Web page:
Saturday, August 16, 2008

Can There Be a Self-Mover? Aquinas on Act and Potency

My family and I are now living in South Bend, Indiana. We survived the move well enough, though unfortunately some of our furniture didn't. (The movers wrecked the baby's crib, broke all four of our floor lamps, and lost a box containing three of wall pictures. Next time we go U-Haul.)

Anyway, my first blog post in a long time concerns Aquinas' distinction between act and potency. More specifically, I'm concerned with Aquinas' claim, central to the first two of his "Five Ways" of proving God's existence, that

(1) Whatever is moved is moved by something else.

If this is right, then there can be no self-movers. In the Summa Contra Gentiles Aquinas presents three arguments for (1). None of these strike me as particularly convincing, but I want to focus for a bit on the third argument, which appeals to the act/potency distinction. Basically, Aquinas argues as follows:

(2) Nothing can be both in act and in potency in the same respect at the same time.
(3) If there were a self-mover, then something would be both in act and in potency in the same respect at the same time.
(4) There cannot be a self-mover.
(1) Whatever is moved is moved by something else.

While I accept the validity of this argument, I am doubtful of its soundness because I find it very hard to come up with interpretations of 'act' and 'potency' that make both (2) and (3) true.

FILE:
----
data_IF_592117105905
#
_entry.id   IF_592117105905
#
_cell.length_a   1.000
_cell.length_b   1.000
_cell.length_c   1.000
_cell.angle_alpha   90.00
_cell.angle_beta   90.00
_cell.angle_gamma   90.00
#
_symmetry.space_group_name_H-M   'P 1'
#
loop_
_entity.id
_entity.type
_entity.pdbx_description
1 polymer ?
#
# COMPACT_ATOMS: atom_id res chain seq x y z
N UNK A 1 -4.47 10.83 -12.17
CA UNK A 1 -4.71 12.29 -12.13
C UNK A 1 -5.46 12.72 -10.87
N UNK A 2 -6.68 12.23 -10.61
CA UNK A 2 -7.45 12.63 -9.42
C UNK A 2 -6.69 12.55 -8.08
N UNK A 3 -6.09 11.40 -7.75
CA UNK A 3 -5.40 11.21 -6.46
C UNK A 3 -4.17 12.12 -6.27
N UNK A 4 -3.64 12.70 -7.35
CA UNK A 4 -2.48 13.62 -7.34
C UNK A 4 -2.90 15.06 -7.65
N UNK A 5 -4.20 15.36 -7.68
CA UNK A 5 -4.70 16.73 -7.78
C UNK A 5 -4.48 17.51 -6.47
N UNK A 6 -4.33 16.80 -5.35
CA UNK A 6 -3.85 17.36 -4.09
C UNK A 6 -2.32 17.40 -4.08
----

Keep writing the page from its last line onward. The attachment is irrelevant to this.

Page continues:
My first thought was that 'act' means actuality and 'potency' possibility, such that for something to be in potency with respect to property F is for it to be possibly F. On that reading, however, premise (2) is false. Since actuality implies possibility, it is perfectly possible - indeed necessary - that if X is actually F at time T then X is possibly F at time T.

My next thought was to make premise (2) true by defining 'potency' as possibly but not actually. The problem is that now (3) is false. To see this imagine a hypothetical situation in which a self-mover M can move either to the left or to the right. Initially, M is in 'potency' (as we have defined it) with respect to both options. That is, both options are possible for M, but neither is at yet actual for M. Now suppose that M moves itself to the left. In that case, M ceases to be in 'potency' with respect to either option and is in 'act' with respect with to going to the left. All this seems perfectly consistent, which falsifies (3). Why? Because the shift from being in 'potency' w.r.t. going to the left and being in 'act' w.r.t. going to the left is diachronic. M is never in 'act' and in 'potency' in the same respect at the same time. This indicates that it is possible for the antecedent of (3) to be true while its consequent is false, which is sufficient to show that (3) is not a necessary truth.

My final thought was to interpret 'act' and 'potency' in a causal sense of active and passive, respectively. This plausibly renders (2) true, though the proponent of self-motion might object that it begs the question. But my main worry again is that (3) is false. Why can't self-motion be understood in terms of acting at T1 so that M's future self is F at T2? Aquinas' argument against self-motion only works if a self-mover would have to be both in 'act' and in 'potency' in the same respect at the same time. But I just don't see why the 'act' / 'potency' relation can't be understood diachronically rather than synchronically. Indeed, shouldn't the very act of self-motion shift the temporal index forward? If so, then (3) is false and with it falls one of Aquinas' arguments in favor of (1).